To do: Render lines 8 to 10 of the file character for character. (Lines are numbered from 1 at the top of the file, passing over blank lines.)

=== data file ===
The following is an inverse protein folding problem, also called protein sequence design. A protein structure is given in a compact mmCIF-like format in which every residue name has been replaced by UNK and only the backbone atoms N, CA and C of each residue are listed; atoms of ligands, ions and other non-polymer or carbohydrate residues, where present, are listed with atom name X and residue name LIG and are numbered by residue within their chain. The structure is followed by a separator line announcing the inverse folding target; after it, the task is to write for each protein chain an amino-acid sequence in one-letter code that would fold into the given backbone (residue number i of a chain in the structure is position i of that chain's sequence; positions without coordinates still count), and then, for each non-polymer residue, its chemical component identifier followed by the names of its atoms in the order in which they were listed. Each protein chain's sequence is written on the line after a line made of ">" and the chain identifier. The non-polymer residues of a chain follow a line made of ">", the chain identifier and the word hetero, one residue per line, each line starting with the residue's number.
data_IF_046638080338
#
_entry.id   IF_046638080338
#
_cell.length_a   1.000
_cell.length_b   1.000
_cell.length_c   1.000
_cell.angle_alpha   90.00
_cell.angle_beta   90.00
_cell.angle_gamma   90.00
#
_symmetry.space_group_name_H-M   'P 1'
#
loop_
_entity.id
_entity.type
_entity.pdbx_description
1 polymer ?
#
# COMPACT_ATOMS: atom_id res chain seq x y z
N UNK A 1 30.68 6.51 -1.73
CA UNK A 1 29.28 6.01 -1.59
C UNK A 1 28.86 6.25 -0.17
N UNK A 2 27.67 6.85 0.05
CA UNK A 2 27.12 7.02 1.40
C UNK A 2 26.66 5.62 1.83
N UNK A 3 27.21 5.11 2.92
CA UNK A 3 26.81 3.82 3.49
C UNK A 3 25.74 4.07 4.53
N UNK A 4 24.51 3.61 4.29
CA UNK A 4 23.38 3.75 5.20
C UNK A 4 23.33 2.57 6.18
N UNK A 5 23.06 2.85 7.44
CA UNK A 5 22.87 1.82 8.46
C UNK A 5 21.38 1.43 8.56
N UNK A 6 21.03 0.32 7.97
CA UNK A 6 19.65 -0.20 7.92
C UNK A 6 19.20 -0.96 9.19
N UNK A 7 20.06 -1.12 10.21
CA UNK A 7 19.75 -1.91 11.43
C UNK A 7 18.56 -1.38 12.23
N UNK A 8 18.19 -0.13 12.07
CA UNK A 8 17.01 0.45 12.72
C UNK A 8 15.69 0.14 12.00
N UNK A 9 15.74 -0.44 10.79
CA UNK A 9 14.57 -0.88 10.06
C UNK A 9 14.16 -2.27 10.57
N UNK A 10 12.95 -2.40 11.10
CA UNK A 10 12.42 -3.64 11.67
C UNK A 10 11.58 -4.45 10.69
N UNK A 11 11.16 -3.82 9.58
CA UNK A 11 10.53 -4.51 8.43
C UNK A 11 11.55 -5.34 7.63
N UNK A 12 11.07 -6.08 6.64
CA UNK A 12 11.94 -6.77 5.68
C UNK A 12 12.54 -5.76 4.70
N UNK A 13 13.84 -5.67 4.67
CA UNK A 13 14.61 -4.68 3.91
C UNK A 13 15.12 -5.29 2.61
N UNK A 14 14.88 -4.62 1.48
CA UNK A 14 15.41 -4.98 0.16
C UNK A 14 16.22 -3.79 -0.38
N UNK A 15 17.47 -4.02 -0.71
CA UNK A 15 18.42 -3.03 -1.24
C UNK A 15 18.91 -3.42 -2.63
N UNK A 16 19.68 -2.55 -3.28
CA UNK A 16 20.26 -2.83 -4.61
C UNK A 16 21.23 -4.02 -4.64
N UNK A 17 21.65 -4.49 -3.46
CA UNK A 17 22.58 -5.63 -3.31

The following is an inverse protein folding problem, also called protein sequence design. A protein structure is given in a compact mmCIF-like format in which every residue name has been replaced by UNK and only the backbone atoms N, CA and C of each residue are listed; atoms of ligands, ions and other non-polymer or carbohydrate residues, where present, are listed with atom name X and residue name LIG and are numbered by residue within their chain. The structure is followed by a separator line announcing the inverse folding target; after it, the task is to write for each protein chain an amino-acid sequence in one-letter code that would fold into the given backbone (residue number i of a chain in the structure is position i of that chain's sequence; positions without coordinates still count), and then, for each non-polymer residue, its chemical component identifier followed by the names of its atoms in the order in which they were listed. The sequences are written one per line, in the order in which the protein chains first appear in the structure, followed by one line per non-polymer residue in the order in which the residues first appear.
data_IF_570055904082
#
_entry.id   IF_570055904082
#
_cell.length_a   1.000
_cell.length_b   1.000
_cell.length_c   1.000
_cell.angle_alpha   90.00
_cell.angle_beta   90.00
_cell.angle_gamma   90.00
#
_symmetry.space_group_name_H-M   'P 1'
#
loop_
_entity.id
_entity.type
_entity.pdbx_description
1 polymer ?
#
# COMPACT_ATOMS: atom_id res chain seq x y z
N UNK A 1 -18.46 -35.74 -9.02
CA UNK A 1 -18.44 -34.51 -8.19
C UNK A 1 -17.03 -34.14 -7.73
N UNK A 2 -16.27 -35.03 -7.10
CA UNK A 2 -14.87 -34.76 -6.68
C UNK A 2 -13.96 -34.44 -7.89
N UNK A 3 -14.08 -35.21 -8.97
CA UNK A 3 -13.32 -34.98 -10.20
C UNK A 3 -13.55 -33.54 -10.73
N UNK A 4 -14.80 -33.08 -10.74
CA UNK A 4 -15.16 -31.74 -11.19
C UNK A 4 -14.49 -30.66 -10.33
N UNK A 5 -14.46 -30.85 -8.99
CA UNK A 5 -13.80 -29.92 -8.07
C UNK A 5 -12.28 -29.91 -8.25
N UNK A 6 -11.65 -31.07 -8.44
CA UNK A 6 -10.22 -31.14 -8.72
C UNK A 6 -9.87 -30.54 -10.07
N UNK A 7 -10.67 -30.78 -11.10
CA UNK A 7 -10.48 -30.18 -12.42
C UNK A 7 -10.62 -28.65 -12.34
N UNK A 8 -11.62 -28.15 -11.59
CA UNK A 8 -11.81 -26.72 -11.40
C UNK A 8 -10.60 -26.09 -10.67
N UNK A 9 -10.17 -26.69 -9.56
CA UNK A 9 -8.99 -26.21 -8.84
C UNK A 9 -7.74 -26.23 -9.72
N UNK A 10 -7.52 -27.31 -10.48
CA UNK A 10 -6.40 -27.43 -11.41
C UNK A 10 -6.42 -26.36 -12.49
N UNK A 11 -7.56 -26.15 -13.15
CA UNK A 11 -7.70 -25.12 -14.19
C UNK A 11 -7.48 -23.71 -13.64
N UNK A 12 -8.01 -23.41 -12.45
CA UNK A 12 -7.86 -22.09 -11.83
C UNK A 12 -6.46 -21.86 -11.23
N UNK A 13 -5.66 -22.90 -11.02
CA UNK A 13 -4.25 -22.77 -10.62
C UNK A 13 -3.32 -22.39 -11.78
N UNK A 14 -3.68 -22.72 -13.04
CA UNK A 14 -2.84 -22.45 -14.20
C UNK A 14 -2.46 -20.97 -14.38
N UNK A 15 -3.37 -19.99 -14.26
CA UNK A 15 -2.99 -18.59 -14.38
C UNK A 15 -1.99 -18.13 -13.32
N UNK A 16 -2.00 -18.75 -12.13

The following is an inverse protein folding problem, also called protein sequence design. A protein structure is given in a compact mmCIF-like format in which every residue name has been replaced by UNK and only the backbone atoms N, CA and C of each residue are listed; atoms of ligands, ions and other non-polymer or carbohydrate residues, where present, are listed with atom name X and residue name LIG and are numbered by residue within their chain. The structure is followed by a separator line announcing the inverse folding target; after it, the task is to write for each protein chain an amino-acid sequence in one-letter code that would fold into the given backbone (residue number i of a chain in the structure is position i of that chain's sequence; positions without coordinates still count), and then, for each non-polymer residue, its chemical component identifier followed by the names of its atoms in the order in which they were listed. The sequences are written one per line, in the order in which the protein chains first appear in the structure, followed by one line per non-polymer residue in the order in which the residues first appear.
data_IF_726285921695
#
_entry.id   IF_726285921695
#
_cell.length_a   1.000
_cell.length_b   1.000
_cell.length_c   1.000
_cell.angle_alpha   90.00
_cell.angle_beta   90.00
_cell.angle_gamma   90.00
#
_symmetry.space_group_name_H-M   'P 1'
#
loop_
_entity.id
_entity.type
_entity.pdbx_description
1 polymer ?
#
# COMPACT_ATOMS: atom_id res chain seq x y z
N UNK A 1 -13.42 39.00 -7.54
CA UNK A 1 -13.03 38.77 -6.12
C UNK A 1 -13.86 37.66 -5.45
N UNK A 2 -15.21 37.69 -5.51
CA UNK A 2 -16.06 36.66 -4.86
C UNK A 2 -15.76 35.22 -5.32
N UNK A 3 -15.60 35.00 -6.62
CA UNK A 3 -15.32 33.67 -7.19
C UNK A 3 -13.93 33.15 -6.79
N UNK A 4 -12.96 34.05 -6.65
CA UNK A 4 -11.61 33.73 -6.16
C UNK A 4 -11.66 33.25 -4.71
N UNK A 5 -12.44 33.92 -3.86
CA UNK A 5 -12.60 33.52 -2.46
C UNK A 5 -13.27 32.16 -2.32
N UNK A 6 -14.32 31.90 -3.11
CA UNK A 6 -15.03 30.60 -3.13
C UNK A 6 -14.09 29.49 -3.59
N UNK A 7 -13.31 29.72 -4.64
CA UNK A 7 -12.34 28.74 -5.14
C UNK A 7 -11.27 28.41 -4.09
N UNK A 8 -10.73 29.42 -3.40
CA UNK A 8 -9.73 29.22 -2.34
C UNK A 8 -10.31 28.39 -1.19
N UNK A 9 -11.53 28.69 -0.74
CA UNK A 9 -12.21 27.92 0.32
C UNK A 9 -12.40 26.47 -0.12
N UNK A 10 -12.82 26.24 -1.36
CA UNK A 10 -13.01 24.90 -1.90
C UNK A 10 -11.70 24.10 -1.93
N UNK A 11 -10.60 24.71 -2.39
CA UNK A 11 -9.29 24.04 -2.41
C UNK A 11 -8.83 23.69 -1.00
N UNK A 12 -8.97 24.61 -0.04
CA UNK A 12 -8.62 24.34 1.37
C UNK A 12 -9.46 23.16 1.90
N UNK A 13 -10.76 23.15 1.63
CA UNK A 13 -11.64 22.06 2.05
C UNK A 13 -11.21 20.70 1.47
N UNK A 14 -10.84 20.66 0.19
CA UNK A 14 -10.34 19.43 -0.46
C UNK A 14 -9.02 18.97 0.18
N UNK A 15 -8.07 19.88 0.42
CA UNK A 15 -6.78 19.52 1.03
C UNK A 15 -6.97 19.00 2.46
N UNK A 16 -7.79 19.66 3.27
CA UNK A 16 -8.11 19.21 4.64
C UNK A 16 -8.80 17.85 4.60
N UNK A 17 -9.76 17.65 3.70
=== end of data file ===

_cell.length_c   1.000
_cell.angle_alpha   90.00
_cell.angle_beta   90.00